As a Spotlight Circle member of the Philadelphia Film Society, the same group responsible for running the city's annual film festival, I've had many opportunities to discuss the selection process with various board members. They literally search the globe for the most enticing and unforgettable films, in hopes of compiling the strongest collection of movies possible. Last year, the Philadelphia Film Festival selected a dark and disturbing feature out of the Netherlands called Borgman. Although I missed a chance to view the movie last October, Borgman's finally making its way to the art-house circuit in limited release.
Jan Bijvoet stars as the title character, Borgman, a vagrant chased from his crafty underground dwelling by a priest and a team of hunters. The homeless man wanders off to the lavish residence of a wealthy family asking to use their bathing facilities in order to freshen up. This leads to a severe altercation between a battered Borgman and the patriarch of the family. Feeling guilty for her husband's actions, Marina (played by Hadewych Minis) secretly provides food for the vagrant and allows him to take shelter in their unused guest house.
Director Alex van Warmerdam creates a surreal examination of evil in an innocent suburban setting. By allowing this drifter into her home, Marina and her family begin to experience dark psychological nightmares that drive them to the brink of madness. Somewhat reminiscent of a recent foreign film out of Greece called, Dogtooth (which is far more over the top and bizarre than this newer title), Borgman delivers a captivating and haunting experience through a crawling 113 minute journey into the face of evil. Although it becomes virtually impossible to turn away or even lose interest in Borgman, its greatest disappointment lies the fact that this slow-building film culminates in anti-climactic fashion. With this self-motivated and demonic figure tearing apart a seemingly perfect suburban family scene after scene, an unsatisfying resolve consequently remains as the feature's lasting impression.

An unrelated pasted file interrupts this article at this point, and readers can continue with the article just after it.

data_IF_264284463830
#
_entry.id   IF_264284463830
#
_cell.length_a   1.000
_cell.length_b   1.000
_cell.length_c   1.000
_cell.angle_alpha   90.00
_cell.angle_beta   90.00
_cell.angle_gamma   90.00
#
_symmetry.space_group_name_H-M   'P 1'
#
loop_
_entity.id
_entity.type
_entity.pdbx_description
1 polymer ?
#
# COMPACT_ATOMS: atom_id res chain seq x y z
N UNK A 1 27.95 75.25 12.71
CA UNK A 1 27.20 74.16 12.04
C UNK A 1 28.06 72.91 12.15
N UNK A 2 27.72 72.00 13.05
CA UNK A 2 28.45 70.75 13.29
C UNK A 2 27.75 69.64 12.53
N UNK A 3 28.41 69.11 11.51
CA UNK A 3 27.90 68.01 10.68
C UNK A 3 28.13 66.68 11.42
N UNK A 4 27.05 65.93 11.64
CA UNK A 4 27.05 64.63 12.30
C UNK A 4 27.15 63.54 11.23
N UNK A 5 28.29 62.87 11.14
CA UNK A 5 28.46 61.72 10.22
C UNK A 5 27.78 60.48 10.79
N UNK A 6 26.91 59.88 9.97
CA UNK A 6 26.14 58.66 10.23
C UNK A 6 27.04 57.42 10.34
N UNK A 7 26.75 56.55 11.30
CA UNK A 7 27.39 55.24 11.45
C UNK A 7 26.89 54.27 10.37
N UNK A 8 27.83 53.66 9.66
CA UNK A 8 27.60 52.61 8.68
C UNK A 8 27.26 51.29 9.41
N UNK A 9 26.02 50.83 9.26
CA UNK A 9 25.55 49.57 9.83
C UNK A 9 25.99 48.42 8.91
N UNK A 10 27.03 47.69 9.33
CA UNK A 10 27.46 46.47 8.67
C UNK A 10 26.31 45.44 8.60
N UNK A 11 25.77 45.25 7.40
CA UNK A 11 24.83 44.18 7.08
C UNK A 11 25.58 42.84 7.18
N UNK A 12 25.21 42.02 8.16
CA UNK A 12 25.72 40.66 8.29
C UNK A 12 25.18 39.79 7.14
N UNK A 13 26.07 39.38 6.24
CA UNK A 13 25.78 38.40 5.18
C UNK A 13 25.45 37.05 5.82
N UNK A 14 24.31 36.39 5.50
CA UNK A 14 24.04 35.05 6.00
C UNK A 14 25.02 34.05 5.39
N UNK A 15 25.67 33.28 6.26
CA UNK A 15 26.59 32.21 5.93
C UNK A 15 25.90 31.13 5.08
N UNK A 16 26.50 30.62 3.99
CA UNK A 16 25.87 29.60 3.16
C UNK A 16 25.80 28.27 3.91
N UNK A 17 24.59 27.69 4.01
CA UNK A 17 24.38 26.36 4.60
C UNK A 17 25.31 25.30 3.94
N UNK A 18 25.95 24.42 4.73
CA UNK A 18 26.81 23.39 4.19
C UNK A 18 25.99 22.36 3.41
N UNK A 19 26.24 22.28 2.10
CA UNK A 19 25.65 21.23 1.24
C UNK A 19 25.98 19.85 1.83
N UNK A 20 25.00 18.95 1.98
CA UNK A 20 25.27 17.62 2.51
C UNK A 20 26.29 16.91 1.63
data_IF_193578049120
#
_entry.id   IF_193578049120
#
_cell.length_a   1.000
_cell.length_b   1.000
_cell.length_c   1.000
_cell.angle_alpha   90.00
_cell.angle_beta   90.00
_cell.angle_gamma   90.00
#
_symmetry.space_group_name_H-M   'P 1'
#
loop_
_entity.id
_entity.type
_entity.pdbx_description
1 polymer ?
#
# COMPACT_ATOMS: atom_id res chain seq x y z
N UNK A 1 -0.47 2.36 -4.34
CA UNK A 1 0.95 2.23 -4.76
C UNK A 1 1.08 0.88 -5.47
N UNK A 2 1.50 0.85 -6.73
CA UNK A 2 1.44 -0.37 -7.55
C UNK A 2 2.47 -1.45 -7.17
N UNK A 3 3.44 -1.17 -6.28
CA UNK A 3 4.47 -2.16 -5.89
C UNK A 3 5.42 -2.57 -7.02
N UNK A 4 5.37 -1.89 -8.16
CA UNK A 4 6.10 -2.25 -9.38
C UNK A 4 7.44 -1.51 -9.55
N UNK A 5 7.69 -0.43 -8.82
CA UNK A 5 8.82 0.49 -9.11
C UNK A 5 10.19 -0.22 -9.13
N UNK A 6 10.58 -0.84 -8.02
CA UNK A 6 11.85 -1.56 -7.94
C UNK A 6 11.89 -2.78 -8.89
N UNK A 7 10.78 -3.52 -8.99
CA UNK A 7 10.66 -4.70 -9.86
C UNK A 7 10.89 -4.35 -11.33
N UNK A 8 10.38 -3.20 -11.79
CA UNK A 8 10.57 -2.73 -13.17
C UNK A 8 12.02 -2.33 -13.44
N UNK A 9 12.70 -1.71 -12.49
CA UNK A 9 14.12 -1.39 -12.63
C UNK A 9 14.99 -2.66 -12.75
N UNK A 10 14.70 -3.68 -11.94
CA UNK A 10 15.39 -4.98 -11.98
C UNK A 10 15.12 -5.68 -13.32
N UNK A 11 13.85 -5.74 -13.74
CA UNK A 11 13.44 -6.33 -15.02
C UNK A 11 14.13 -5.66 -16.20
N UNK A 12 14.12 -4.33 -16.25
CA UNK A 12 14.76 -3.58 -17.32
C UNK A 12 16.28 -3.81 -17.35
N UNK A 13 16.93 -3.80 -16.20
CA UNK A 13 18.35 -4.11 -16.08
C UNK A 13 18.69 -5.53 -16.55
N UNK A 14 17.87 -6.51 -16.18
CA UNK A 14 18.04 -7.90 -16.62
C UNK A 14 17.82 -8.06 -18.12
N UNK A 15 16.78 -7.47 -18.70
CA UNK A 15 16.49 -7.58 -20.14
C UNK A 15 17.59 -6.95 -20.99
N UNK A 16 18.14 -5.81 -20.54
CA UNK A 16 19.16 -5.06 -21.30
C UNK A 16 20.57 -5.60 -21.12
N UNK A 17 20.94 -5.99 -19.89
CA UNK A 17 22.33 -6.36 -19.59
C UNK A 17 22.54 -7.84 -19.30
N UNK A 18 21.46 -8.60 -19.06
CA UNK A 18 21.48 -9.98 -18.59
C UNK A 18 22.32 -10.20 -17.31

Don't be fooled, however, because Borgman has many redeeming qualities that make it a sure-fire successful indie art-house film. Wonderfully shot and edited, Alex van Warmerdam's effort is fundamentally sound. And on top of being a well-made movie, Borgman benefits from a wide collection of prominently-acted roles. Both Jan Bijvoet and Hadewych Minis give worthwhile character-defining performances that add to the feature's escalating tension. But all in all, no matter how sturdy a foundation, Borgman is unable to escape an undeniably flat finale.
Eerie, creepy, peculiar and off-beat, there's no shortage of words to describe the latest Drafthouse Films release, Borgman. A niche audience of cinephiles will certainly rejoice over this fine-tuned example of modest filmmaking. Yet, based on story and poor pacing alone, the average movie-goer should probably look elsewhere.